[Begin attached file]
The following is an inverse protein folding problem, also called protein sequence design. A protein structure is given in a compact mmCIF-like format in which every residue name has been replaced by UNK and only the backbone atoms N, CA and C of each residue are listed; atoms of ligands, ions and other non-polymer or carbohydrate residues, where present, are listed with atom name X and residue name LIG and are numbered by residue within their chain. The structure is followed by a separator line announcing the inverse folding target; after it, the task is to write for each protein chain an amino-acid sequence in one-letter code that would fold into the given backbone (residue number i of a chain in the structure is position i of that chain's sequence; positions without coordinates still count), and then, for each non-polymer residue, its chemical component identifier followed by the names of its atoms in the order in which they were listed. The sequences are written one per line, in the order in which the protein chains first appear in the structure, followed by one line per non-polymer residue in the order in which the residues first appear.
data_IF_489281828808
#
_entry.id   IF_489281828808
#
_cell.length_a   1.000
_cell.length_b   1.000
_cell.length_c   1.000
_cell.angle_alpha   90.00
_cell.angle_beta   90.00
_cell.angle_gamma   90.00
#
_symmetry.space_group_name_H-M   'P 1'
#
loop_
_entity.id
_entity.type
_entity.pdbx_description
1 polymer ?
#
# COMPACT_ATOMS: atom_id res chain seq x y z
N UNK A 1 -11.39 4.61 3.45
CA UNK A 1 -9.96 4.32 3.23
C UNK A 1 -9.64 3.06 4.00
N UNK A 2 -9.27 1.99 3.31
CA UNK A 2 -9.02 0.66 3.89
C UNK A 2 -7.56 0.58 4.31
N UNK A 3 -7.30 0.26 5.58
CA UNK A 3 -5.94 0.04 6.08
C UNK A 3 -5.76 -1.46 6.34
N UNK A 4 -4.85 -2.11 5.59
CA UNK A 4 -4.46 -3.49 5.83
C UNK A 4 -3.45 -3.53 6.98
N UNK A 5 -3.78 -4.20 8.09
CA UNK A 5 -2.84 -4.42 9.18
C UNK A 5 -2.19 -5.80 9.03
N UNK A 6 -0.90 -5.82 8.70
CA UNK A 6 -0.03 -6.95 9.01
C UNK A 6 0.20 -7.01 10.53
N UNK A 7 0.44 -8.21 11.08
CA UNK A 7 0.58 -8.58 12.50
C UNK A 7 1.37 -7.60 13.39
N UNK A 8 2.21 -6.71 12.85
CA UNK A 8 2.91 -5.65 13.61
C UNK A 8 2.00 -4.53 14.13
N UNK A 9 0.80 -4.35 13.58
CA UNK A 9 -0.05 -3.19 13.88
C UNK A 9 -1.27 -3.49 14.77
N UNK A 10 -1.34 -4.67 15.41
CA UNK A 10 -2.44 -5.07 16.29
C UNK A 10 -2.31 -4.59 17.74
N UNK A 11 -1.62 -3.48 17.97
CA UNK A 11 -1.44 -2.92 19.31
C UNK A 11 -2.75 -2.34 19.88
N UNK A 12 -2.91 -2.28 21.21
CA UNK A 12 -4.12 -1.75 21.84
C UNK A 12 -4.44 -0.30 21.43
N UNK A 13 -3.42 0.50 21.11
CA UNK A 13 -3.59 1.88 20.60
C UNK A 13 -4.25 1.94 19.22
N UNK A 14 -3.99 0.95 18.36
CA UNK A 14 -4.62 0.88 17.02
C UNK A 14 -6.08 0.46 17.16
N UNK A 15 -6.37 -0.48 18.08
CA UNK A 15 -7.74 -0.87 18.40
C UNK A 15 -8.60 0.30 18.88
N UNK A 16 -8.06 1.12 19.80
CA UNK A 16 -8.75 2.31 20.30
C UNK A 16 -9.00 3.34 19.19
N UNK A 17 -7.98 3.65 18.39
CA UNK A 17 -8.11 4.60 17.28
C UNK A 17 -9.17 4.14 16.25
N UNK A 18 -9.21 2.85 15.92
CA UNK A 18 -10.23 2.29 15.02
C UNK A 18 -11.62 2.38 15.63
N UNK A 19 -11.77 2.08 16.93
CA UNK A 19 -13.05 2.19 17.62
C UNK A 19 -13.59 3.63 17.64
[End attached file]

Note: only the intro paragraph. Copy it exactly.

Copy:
The following is an inverse protein folding problem, also called protein sequence design. A protein structure is given in a compact mmCIF-like format in which every residue name has been replaced by UNK and only the backbone atoms N, CA and C of each residue are listed; atoms of ligands, ions and other non-polymer or carbohydrate residues, where present, are listed with atom name X and residue name LIG and are numbered by residue within their chain. The structure is followed by a separator line announcing the inverse folding target; after it, the task is to write for each protein chain an amino-acid sequence in one-letter code that would fold into the given backbone (residue number i of a chain in the structure is position i of that chain's sequence; positions without coordinates still count), and then, for each non-polymer residue, its chemical component identifier followed by the names of its atoms in the order in which they were listed. The sequences are written one per line, in the order in which the protein chains first appear in the structure, followed by one line per non-polymer residue in the order in which the residues first appear.